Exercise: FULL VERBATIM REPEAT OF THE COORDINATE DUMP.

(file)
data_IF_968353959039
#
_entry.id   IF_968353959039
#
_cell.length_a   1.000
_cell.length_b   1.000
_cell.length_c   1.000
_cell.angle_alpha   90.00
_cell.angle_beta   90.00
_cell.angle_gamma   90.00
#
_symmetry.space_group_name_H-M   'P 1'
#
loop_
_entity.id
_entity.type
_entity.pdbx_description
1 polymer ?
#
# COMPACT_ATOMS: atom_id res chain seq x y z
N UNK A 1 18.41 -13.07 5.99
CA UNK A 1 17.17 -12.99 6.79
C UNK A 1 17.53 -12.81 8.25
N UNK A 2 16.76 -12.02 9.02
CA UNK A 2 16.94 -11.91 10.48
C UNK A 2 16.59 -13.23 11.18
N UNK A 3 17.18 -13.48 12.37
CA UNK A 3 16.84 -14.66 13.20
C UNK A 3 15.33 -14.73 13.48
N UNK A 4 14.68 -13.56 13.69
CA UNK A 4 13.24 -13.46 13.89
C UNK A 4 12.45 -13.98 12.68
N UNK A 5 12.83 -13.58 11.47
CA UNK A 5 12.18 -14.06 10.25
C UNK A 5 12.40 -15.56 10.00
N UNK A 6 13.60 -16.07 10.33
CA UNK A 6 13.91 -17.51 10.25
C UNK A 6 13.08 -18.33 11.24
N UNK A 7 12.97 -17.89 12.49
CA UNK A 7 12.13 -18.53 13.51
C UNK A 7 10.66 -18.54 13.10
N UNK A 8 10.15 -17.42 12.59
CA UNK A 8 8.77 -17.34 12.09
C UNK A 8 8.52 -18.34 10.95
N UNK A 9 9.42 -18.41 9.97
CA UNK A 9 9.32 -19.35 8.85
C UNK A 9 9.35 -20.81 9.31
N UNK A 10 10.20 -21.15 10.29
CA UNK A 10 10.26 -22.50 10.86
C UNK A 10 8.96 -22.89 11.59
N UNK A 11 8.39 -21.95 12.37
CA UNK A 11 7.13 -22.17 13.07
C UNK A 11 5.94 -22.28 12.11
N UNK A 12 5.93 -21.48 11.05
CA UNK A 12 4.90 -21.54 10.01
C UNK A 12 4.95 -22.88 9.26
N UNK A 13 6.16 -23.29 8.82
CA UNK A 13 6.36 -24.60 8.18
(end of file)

data_IF_968353959039
#
_entry.id   IF_968353959039
#
_cell.length_a   1.000
_cell.length_b   1.000
_cell.length_c   1.000
_cell.angle_alpha   90.00
_cell.angle_beta   90.00
_cell.angle_gamma   90.00
#
_symmetry.space_group_name_H-M   'P 1'
#
loop_
_entity.id
_entity.type
_entity.pdbx_description
1 polymer ?
#
# COMPACT_ATOMS: atom_id res chain seq x y z
N UNK A 1 18.41 -13.07 5.99
CA UNK A 1 17.17 -12.99 6.79
C UNK A 1 17.53 -12.81 8.25
N UNK A 2 16.76 -12.02 9.02
CA UNK A 2 16.94 -11.91 10.48
C UNK A 2 16.59 -13.23 11.18
N UNK A 3 17.18 -13.48 12.37
CA UNK A 3 16.84 -14.66 13.20
C UNK A 3 15.33 -14.73 13.48
N UNK A 4 14.68 -13.56 13.69
CA UNK A 4 13.24 -13.46 13.89
C UNK A 4 12.45 -13.98 12.68
N UNK A 5 12.83 -13.58 11.47
CA UNK A 5 12.18 -14.06 10.25
C UNK A 5 12.40 -15.56 10.00
N UNK A 6 13.60 -16.07 10.33
CA UNK A 6 13.91 -17.51 10.25
C UNK A 6 13.08 -18.33 11.24
N UNK A 7 12.97 -17.89 12.49
CA UNK A 7 12.13 -18.53 13.51
C UNK A 7 10.66 -18.54 13.10
N UNK A 8 10.15 -17.42 12.59
CA UNK A 8 8.77 -17.34 12.09
C UNK A 8 8.52 -18.34 10.95
N UNK A 9 9.42 -18.41 9.97
CA UNK A 9 9.32 -19.35 8.85
C UNK A 9 9.35 -20.81 9.31
N UNK A 10 10.20 -21.15 10.29
CA UNK A 10 10.26 -22.50 10.86
C UNK A 10 8.96 -22.89 11.59
N UNK A 11 8.39 -21.95 12.37
CA UNK A 11 7.13 -22.17 13.07
C UNK A 11 5.94 -22.28 12.11
N UNK A 12 5.93 -21.48 11.05
CA UNK A 12 4.90 -21.54 10.01
C UNK A 12 4.95 -22.88 9.26
N UNK A 13 6.16 -23.29 8.82
CA UNK A 13 6.36 -24.60 8.18